7 Things I Learned at Content Marketing World

by Kristin on September 8, 2011

Content Marketing World 2011The past three days I’ve had the great fortune of spending time with some of the greatest content marketers in the world. As someone who never attended a conference before, when I heard about Content Marketing World, I knew it would be the perfect first time conference for me. Of course, it was the first time ANYONE would attend this fantastic event.

I learned so much over the last two days of sessions and I have ideas pouring out of my brain. I wanted to share a few of the key pieces that have stuck out.

Please note: I initially had 12 written out, but keeping in mind what you’ll read in number one I decided to narrow it down. :) There may be more blogs on other topics soon!

1. Our attention spans have changed from 20 minutes to 9 seconds due to web browsing – Sally Hogshead

I’d heard of the “five second rule” (no, not the one where the food is still good after 5 seconds on the floor) where you have five seconds to capture your visitor’s attention, but I didn’t realize how much that had changed due to web browsing. You have 9 seconds to fascinate your potential customer with your brand or content on your blog/website. People used to spend 20 minutes learning about a product or brand, they now spend an average of 9 seconds. Think about that… how are you capturing their attention?

2. Speak Your Customer’s Language, Not Yours

An overall theme that came up in a number of sessions this week was “speaking your customer’s language” instead of your own. This seems like it should be a “duh” point to anyone doing content marketing for a company. Although it is something that has gotten lost in a number of industries as companies try and become “thought leaders” (I think 100% of the people raised their hands in the session when someone asked ‘who is trying to become a ‘thought leader’).  It’s one of the easiest, yet hardest, tasks there is… think how your customer thinks.

3. The business of content marketing is creating a customer who creates a customer – Simon Kelly

It is no secret that social sharing is important to content marketing online these days. Simon Kelly brought up a great point, you are not just creating content for a potential customer… you are creating content for that potential customer to share with another potential customer.

4. Silent Bob is not so silent

I didn’t attend the evening event with Kevin Smith on Wednesday, but the closing keynote with him was awesome. As many said his talk was surprisingly relevant. I’m not sure I actually ever watched Jay and Silent Bob all the way through, but Kevin had a lot to say on the topic of marketing. He was one of the speakers to touch on the aspect of how “giving it away for free” turns into more sales.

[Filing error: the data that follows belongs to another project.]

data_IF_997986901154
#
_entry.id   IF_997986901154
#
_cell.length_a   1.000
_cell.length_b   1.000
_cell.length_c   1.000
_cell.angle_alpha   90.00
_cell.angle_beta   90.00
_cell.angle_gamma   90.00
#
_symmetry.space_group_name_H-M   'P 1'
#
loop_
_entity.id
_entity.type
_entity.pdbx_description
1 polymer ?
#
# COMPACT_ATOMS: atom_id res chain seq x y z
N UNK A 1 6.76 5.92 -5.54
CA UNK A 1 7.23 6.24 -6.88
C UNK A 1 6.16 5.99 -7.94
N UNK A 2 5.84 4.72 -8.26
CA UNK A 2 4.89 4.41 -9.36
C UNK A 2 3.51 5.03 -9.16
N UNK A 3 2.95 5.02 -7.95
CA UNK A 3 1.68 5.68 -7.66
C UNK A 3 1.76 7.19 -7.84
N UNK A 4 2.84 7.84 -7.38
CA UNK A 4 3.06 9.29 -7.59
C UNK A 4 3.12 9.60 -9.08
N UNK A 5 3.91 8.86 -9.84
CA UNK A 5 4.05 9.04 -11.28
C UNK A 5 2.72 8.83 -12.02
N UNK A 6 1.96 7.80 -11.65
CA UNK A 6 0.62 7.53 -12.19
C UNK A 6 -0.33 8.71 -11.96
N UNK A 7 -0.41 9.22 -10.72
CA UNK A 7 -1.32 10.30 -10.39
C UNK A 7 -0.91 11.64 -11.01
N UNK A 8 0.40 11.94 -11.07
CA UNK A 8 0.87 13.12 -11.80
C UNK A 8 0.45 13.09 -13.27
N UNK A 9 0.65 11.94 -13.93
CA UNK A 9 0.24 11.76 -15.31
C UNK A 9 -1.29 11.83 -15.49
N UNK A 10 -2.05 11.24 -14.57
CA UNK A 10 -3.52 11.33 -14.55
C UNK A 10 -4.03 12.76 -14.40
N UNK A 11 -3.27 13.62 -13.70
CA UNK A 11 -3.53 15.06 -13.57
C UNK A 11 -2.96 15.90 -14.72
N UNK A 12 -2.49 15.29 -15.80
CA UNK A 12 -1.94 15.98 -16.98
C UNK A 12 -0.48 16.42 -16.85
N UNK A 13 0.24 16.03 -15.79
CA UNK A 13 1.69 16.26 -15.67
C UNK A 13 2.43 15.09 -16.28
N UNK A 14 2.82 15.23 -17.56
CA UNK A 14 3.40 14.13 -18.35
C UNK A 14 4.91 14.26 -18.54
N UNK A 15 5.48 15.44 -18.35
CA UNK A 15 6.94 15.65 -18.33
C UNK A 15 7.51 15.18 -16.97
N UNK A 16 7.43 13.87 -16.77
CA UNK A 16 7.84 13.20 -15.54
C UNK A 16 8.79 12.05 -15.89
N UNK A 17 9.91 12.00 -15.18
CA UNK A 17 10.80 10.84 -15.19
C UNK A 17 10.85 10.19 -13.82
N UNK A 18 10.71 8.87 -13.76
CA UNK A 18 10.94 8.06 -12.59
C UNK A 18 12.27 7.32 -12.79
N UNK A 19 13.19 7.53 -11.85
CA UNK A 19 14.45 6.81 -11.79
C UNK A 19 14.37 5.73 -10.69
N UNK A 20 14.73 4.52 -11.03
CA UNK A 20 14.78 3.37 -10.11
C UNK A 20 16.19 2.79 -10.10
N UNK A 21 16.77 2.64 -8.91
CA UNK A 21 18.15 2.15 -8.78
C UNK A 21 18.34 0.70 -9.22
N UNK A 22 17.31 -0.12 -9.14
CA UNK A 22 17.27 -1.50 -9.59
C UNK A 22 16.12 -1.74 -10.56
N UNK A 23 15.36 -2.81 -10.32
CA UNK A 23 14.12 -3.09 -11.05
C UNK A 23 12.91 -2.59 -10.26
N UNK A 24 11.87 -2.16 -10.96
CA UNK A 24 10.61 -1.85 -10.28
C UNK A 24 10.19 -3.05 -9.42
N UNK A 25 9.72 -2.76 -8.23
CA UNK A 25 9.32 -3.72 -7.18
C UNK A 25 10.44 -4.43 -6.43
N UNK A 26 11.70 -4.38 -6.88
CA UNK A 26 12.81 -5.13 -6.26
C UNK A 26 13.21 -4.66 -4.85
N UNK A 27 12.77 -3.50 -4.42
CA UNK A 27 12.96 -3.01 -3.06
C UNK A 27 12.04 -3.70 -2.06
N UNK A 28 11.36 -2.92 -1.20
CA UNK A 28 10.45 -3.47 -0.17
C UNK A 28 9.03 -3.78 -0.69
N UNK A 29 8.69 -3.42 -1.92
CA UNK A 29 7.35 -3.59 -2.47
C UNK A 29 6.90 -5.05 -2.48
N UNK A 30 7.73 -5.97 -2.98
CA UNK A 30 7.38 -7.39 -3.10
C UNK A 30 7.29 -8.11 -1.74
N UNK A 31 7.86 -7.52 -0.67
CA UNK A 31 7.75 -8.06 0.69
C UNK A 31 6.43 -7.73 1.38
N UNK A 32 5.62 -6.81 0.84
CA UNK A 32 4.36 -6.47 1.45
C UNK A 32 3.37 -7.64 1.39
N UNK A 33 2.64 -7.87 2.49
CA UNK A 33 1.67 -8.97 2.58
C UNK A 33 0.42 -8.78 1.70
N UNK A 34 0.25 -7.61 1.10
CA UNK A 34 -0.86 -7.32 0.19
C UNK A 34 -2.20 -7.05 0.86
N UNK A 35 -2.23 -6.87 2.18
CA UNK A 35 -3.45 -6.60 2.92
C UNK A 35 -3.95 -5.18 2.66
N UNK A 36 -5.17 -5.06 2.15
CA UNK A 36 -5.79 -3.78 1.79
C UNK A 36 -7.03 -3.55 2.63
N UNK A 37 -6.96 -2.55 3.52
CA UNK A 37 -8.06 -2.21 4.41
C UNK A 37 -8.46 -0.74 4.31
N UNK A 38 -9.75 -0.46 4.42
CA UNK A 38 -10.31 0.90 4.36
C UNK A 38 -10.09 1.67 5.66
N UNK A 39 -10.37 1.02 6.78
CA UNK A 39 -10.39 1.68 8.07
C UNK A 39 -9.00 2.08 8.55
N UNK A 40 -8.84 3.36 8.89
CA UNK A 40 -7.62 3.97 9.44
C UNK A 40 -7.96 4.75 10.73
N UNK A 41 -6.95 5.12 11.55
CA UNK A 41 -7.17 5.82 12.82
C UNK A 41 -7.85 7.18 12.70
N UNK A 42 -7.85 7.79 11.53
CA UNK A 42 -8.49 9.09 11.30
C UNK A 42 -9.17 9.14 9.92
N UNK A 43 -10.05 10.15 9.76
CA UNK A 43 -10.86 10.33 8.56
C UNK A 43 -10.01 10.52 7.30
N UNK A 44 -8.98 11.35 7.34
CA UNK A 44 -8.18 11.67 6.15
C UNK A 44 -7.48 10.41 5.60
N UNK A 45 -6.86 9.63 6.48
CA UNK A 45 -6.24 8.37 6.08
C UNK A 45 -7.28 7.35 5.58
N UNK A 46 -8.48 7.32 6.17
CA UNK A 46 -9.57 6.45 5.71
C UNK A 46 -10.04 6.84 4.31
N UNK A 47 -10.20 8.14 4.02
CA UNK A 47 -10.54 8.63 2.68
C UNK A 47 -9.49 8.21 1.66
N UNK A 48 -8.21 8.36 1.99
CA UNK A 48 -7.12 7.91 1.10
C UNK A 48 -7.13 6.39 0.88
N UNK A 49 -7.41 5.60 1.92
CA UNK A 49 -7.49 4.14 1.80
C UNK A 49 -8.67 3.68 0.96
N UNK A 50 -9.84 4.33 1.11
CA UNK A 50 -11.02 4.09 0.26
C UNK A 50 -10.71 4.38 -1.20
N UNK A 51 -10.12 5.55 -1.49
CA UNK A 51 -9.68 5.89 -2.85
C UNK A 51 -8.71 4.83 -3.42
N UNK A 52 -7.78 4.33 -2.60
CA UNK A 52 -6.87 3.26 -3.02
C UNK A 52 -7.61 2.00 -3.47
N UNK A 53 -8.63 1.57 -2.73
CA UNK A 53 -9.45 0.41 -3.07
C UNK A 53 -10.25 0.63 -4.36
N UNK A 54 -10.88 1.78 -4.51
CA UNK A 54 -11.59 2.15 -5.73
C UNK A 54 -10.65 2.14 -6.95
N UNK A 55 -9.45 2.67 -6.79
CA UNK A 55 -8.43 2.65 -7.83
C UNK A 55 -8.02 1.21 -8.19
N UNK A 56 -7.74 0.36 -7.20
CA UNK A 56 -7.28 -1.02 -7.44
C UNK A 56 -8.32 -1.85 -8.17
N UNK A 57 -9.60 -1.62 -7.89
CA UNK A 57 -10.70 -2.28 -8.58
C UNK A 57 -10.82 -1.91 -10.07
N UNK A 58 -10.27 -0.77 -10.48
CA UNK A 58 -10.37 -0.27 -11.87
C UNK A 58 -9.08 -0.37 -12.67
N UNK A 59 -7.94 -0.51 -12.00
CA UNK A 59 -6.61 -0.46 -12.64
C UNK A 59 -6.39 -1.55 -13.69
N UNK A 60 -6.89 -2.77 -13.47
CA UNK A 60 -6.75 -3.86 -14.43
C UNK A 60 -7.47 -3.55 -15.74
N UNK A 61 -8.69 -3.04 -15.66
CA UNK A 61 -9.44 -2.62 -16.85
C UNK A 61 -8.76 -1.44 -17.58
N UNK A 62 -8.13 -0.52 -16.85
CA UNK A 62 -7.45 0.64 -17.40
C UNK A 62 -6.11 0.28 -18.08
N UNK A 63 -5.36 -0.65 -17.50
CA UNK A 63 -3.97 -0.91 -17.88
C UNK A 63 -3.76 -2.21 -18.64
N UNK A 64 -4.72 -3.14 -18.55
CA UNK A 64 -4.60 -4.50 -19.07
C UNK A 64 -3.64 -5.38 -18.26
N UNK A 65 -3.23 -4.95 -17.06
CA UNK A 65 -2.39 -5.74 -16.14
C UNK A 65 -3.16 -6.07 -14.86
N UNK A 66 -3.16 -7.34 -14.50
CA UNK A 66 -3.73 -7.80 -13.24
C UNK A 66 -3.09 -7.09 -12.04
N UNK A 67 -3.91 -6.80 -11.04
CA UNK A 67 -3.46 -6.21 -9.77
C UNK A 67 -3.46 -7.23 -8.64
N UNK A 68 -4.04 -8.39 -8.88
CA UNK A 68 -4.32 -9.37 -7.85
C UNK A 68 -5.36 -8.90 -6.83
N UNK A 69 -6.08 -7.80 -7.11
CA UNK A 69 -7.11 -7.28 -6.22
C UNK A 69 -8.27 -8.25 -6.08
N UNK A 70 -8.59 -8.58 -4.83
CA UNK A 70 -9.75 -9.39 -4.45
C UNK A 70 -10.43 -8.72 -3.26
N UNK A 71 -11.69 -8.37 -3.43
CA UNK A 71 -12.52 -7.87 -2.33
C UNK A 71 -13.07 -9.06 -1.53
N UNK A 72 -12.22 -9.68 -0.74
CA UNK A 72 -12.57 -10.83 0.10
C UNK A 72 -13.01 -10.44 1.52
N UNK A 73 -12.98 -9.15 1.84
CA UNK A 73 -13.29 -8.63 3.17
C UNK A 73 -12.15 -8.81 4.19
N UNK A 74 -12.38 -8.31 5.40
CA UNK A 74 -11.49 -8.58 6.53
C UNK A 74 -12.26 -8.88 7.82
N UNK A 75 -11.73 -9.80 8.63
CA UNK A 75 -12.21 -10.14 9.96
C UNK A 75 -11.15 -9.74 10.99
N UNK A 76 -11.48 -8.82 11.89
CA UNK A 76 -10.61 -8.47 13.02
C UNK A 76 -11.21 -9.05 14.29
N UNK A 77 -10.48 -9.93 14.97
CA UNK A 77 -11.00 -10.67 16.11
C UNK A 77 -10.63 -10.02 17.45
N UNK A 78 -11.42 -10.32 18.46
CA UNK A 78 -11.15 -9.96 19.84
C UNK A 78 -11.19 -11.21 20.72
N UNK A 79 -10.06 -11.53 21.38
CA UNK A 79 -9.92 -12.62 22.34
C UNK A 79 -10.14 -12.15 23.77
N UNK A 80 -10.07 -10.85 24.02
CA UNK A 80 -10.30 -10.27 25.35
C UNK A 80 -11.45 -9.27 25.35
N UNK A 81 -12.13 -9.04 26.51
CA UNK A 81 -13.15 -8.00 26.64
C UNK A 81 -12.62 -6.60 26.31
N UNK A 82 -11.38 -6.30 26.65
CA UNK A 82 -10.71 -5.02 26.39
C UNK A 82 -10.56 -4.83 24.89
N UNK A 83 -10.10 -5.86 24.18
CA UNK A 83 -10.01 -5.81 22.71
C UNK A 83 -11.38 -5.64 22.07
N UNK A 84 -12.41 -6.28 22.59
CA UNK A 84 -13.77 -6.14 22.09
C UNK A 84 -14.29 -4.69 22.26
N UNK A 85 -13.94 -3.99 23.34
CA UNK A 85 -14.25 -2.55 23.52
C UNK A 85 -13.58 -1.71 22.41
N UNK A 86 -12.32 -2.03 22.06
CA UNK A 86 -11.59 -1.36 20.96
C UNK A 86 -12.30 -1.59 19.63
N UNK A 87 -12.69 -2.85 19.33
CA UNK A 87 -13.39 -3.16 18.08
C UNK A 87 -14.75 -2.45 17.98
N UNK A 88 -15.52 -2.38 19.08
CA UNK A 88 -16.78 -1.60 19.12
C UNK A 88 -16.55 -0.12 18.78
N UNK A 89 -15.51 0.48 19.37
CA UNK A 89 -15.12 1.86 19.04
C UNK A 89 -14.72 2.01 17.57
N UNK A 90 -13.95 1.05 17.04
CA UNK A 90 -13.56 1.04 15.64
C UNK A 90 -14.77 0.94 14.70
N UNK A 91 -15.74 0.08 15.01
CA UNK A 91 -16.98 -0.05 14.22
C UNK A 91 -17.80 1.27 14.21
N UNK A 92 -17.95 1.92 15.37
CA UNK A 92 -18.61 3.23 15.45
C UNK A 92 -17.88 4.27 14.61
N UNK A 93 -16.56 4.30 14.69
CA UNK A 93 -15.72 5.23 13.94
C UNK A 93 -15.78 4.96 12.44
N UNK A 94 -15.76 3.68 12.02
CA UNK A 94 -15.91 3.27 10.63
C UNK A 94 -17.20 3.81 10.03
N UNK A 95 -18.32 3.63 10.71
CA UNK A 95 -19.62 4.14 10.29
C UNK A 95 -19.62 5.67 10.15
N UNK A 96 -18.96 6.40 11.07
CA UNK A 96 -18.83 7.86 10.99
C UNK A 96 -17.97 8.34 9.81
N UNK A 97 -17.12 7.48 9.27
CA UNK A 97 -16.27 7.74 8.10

He also told his story and how everything started with him getting kicked off of the Southwest Airlines flight. That moment really changed a lot for him and drove him to do the stuff he is today.

Kevin Smith was very funny and a GREAT way to wrap up the week. I do have to wonder, did anyone count the total number of times he dropped the ‘f-bomb’? I lost track :)

5. Giving information away for free will bring in more customers

This was a topic that came up in a number of conversations throughout the week. Both Brian Clark and Michael Stelzner said they essentially founded their blogs (companies) on a whim. They saw a need for a specific type of content and began to create it for FREE.

Through giving this content away for free they began to build a subscriber base and a customer base. As people began to trust them as a “thought leader” through the free content, they were able to grow.

6. No one cares about your product, except for you. – David Meerman Scott

Hands down David’s keynote on Wednesday morning was one of my favorites of the week. Put it this way… I immediately went and bought both of his books for sale after it. David talked about marketing in “real time” and how writing about current events can really drive more attention to your brand and your product.